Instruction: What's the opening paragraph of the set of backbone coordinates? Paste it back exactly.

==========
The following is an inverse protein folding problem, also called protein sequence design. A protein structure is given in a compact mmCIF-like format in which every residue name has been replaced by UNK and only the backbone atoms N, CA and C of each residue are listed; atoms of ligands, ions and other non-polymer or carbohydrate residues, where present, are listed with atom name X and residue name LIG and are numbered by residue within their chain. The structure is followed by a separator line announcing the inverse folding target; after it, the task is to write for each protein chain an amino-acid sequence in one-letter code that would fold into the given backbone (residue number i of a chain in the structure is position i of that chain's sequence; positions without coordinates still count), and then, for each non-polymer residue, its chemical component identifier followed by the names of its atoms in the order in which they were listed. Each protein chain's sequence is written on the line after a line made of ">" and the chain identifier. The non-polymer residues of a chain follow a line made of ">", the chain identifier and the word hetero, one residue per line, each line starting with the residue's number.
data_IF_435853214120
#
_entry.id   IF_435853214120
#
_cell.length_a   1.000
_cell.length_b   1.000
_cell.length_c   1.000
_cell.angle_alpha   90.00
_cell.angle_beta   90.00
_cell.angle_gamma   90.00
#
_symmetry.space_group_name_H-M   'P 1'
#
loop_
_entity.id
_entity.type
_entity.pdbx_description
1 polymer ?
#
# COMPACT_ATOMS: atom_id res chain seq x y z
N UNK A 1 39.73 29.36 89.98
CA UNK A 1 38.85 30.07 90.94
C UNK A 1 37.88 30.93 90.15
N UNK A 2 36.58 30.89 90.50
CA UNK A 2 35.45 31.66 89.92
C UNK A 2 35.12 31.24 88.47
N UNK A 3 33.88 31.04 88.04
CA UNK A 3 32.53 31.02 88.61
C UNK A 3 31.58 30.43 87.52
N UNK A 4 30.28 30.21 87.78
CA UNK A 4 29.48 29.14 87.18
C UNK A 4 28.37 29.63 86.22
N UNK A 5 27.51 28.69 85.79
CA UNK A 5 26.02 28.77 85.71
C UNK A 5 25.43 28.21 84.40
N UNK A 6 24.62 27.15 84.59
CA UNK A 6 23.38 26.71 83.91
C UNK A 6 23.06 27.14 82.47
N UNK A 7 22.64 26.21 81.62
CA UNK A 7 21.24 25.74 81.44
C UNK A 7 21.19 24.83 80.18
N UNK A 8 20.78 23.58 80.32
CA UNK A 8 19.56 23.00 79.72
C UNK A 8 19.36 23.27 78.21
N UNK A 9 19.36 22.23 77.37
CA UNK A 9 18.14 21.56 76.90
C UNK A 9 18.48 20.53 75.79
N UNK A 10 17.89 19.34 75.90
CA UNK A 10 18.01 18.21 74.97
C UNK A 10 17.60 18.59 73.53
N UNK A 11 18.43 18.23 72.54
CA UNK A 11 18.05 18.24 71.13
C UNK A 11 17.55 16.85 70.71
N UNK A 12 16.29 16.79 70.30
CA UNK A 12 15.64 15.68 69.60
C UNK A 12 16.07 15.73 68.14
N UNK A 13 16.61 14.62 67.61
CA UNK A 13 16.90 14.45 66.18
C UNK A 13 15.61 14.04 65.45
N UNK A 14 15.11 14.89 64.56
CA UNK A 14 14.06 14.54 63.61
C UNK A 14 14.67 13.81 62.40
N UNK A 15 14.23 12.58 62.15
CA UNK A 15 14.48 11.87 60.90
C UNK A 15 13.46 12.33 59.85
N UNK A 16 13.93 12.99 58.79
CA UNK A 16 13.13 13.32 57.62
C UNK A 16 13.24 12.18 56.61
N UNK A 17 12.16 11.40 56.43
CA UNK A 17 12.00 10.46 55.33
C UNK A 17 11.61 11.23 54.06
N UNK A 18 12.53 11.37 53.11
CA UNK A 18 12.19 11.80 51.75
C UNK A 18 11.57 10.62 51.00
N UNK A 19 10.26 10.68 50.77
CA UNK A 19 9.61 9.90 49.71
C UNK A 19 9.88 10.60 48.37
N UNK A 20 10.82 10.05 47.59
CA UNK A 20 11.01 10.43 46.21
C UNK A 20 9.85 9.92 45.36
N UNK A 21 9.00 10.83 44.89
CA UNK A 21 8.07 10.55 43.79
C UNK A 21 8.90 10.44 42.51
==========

The following is an inverse protein folding problem, also called protein sequence design. A protein structure is given in a compact mmCIF-like format in which every residue name has been replaced by UNK and only the backbone atoms N, CA and C of each residue are listed; atoms of ligands, ions and other non-polymer or carbohydrate residues, where present, are listed with atom name X and residue name LIG and are numbered by residue within their chain. The structure is followed by a separator line announcing the inverse folding target; after it, the task is to write for each protein chain an amino-acid sequence in one-letter code that would fold into the given backbone (residue number i of a chain in the structure is position i of that chain's sequence; positions without coordinates still count), and then, for each non-polymer residue, its chemical component identifier followed by the names of its atoms in the order in which they were listed. Each protein chain's sequence is written on the line after a line made of ">" and the chain identifier. The non-polymer residues of a chain follow a line made of ">", the chain identifier and the word hetero, one residue per line, each line starting with the residue's number.